DOCTYPE html PUBLIC "-//W3C//DTD XHTML 1.0 Transitional//EN" ""> Talking About Public Health: Developing America's "Second Language" — Longview Institute
You are here: Home Research Lawrence Wallack Talking About Public Health: Developing America's "Second Language"
Document Actions

Talking About Public Health: Developing America's "Second Language"

by Lawrence Wallack, Regina Lawrence

The mission of public health—improving the health of populations—is difficult to advance in public discourse because a language to express the values animating that mission has not been adequately developed. Following on the work of Robert Bellah, Dan Beauchamp, and others, we argue that the first “language” of American culture is individualism.

A second American language of community—rooted in egalitarianism, humanitarianism, and human interconnection—serves as the first language of public health. These values resonate with many Americans but are not easily articulated. Consequently, reductionist, individualistic understandings of public health problems prevail.

Advancing the public health approach to the nation’s health challenges requires invigorating America’s second language by recognizing the human interconnection underlying the core social justice values of public health.

In their classic analysis of American culture, Habits of the Heart, Robert Bellah and his colleagues1 argued that the first “language” of American life is individualism. This is a language centered on the values of freedom, self-determination, selfdiscipline, personal responsibility, and limited government. The language of individualism is easy for most Americans to use, because it taps into values reinforced by dominant societal myths endlessly repeated in the popular culture. But although it may be this country’s first language, individualism is not a sufficient language for advancing public health.

Bellah and his colleagues also identified a second language in US culture—a language of interconnectedness. This is a language of egalitarian and humanitarian values, of interdependence and community. We have drawn on literature from the fields of sociology and political science as well as from public health to suggest how that second language could be more clearly articulated in order to talk more effectively to the general public, journalists, and policymakers about public health. By public health we refer in a broad sense to the question of how a society balances considerations of personal responsibility and social accountability in public policies that impact health. Public health focuses on the health of populations. But despite wide agreement among public health professionals on that general approach, what it means to focus on the health of populations is not necessarily well defined.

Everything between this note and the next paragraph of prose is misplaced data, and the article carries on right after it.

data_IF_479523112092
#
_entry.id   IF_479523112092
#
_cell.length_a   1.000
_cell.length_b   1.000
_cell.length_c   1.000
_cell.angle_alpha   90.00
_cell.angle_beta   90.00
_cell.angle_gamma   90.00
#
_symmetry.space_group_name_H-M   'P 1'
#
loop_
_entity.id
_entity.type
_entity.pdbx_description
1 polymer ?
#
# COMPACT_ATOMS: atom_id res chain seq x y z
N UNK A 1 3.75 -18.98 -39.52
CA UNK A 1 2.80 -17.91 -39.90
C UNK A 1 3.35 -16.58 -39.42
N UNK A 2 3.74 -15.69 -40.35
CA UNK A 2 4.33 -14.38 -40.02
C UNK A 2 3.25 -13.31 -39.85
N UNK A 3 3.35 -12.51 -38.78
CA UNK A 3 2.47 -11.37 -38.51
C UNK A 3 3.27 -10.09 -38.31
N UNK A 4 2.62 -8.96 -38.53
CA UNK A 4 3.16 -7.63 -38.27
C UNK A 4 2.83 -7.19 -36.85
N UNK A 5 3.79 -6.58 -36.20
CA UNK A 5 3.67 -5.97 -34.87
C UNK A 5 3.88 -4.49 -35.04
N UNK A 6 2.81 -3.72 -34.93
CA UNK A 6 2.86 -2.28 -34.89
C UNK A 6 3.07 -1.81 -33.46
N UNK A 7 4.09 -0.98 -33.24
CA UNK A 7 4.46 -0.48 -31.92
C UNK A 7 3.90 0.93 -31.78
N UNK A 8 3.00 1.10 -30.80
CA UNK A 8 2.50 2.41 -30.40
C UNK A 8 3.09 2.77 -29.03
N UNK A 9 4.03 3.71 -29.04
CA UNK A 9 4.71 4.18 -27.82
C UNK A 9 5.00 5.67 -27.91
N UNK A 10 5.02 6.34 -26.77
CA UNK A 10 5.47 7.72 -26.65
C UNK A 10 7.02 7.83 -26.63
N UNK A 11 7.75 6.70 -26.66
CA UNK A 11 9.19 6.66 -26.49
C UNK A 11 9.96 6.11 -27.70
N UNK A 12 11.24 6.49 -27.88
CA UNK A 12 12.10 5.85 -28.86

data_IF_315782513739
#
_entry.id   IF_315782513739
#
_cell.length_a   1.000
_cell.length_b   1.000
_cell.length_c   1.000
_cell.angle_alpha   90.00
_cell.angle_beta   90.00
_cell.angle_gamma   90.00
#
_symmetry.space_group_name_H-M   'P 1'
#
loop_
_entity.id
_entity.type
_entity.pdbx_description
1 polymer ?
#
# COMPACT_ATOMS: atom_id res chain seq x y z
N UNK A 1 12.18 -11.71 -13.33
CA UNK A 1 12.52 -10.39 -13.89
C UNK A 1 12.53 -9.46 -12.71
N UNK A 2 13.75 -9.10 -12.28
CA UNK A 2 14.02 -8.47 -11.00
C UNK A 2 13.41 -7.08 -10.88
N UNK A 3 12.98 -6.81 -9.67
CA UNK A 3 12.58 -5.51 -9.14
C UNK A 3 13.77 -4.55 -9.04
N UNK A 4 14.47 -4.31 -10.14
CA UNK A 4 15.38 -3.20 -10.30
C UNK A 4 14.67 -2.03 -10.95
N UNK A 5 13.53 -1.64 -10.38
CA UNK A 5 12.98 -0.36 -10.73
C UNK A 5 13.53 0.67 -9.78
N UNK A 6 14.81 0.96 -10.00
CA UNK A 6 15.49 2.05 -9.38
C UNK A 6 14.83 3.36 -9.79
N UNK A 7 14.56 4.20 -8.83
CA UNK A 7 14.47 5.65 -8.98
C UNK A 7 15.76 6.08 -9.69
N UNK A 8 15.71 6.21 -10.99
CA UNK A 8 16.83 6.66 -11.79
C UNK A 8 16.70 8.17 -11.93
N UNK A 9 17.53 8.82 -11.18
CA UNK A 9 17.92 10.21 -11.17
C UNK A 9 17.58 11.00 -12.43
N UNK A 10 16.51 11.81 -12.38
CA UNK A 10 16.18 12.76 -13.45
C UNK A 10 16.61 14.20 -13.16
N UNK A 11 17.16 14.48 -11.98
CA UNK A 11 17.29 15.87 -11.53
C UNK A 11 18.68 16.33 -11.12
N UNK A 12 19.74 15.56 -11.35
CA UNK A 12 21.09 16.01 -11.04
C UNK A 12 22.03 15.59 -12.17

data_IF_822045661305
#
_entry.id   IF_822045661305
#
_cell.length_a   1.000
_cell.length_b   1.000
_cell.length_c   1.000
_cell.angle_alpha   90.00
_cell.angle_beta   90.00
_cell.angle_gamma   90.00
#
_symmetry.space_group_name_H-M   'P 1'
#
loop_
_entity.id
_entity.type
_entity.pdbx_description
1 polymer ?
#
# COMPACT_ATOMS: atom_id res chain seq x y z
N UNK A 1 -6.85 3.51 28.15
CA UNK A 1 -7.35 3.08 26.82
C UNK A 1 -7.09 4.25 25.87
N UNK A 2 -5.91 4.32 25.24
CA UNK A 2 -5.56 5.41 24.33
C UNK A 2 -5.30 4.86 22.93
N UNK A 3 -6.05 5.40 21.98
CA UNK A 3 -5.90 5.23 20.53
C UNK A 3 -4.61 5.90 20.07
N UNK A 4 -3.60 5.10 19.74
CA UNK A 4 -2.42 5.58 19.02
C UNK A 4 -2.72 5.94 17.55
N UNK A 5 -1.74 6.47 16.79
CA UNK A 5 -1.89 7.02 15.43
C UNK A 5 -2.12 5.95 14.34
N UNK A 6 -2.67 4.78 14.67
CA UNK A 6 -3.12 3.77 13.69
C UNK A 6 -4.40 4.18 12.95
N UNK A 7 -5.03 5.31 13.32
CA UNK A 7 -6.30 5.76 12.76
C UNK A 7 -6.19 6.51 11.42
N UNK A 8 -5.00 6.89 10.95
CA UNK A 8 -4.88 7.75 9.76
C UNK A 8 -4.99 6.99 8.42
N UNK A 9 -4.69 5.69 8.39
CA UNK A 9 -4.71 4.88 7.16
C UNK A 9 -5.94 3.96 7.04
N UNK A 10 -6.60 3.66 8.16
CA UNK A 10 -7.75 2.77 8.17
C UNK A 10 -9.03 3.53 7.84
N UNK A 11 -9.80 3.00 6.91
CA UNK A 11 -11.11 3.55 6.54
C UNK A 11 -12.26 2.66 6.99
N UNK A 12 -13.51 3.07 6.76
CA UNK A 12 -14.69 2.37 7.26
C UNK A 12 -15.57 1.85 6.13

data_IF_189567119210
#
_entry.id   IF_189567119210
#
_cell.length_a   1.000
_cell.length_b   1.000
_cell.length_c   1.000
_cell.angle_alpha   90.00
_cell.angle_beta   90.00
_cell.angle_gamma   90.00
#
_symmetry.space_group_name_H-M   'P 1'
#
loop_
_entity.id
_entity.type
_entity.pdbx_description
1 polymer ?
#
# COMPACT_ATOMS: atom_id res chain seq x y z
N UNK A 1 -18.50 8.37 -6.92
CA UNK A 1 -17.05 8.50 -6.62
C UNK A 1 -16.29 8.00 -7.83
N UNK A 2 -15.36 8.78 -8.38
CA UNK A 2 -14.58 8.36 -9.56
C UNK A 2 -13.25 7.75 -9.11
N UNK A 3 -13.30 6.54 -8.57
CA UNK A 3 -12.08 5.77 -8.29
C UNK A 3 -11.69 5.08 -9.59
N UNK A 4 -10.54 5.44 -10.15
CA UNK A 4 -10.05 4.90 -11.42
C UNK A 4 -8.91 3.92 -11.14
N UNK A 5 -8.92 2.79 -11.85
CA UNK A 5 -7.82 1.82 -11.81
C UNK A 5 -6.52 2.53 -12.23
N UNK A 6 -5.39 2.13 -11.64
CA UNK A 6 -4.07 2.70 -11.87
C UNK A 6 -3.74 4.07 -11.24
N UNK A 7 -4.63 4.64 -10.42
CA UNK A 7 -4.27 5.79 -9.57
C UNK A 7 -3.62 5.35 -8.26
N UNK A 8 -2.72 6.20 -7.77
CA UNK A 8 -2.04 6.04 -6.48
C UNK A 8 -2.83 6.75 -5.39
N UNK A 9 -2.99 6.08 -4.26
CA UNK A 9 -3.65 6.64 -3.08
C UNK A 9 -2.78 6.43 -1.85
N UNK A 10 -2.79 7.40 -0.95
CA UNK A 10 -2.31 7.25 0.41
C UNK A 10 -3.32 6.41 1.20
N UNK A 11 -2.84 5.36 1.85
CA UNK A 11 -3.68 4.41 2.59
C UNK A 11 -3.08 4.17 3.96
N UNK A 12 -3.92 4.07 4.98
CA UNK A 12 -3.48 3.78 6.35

A substantial body of theoretical and empirical work shows that the state of the public’s health unavoidably reflects systemic forces as well as individual behaviors. Indeed, “a key class of determinants of health is the full set of macrosocioeconomic and cultural factors that operate at the societal level,”2 necessitating interventions that span the many levels of the society in which any given health problem exists.3,4 Ironically, many professionals in the field of public health believe in the importance of social determinants of health yet routinely rely on strategies that largely ignore social determinants in favor of individual, behavioral approaches to improving health. Although this disconnect between public health theory and practice has several sources, including the structural and philosophical limitations of conventional public health,5 a significant cause is the fact that a language to properly express the unique public health approach has not been adequately developed.

The lack of a well-developed language for talking about public health has serious consequences that extend beyond how public health professionals spend their working hours. Public policies that reflect the disciplinary theory of public health remain difficult to enact in the United States. Egalitarianism, humanitarianism, and social responsibility—values that lie at the core of a social justice orientation to public health6,7—often seem inadequate to respond effectively to the moral resonance of individualism. Yet in a culture preoccupied with personal responsibility and suspicious of governmental power, it is imperative for the public health profession to tap into these countervailing values in order to become more effective advocates for the public health approach to the nation’s many health challenges.

Personal tools